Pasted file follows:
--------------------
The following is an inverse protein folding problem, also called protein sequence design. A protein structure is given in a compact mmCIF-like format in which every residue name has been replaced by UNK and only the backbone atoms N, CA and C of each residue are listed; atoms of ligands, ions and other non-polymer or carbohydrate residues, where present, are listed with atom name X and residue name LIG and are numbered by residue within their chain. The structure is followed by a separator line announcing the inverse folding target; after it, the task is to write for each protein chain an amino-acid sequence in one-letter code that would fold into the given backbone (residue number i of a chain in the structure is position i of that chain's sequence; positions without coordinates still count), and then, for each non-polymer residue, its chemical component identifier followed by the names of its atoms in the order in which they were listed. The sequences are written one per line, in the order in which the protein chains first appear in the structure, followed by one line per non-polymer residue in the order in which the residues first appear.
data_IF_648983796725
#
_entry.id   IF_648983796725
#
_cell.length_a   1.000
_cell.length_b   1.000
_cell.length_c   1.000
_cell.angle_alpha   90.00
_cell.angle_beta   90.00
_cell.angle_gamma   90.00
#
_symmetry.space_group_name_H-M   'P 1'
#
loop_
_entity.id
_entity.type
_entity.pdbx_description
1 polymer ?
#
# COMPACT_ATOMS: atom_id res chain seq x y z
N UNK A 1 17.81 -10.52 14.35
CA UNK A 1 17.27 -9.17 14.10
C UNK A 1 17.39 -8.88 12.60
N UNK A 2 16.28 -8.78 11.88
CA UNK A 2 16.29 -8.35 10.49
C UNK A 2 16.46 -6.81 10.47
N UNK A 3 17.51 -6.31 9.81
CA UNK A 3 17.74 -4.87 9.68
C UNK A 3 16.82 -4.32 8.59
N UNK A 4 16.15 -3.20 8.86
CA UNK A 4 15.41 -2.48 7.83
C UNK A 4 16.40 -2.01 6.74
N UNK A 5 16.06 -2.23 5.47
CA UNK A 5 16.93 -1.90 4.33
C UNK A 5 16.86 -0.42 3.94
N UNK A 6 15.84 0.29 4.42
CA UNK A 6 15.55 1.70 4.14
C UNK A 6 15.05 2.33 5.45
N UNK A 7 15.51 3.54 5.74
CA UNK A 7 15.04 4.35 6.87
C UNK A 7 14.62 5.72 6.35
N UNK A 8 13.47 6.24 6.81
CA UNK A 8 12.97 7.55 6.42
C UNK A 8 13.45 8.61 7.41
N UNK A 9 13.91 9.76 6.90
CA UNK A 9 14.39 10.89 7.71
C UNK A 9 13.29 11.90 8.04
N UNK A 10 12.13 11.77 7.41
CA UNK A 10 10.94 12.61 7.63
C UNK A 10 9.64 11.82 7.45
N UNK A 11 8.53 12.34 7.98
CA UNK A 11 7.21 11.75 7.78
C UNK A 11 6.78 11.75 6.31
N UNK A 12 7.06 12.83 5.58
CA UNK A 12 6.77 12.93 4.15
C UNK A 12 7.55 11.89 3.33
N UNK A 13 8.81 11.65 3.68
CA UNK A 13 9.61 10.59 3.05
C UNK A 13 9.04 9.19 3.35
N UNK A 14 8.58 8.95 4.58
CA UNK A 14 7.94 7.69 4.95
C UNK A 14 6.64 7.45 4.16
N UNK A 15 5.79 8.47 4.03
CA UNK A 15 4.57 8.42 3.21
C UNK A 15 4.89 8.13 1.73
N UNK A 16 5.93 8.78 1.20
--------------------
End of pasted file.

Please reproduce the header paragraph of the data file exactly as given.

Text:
The following is an inverse protein folding problem, also called protein sequence design. A protein structure is given in a compact mmCIF-like format in which every residue name has been replaced by UNK and only the backbone atoms N, CA and C of each residue are listed; atoms of ligands, ions and other non-polymer or carbohydrate residues, where present, are listed with atom name X and residue name LIG and are numbered by residue within their chain. The structure is followed by a separator line announcing the inverse folding target; after it, the task is to write for each protein chain an amino-acid sequence in one-letter code that would fold into the given backbone (residue number i of a chain in the structure is position i of that chain's sequence; positions without coordinates still count), and then, for each non-polymer residue, its chemical component identifier followed by the names of its atoms in the order in which they were listed. The sequences are written one per line, in the order in which the protein chains first appear in the structure, followed by one line per non-polymer residue in the order in which the residues first appear.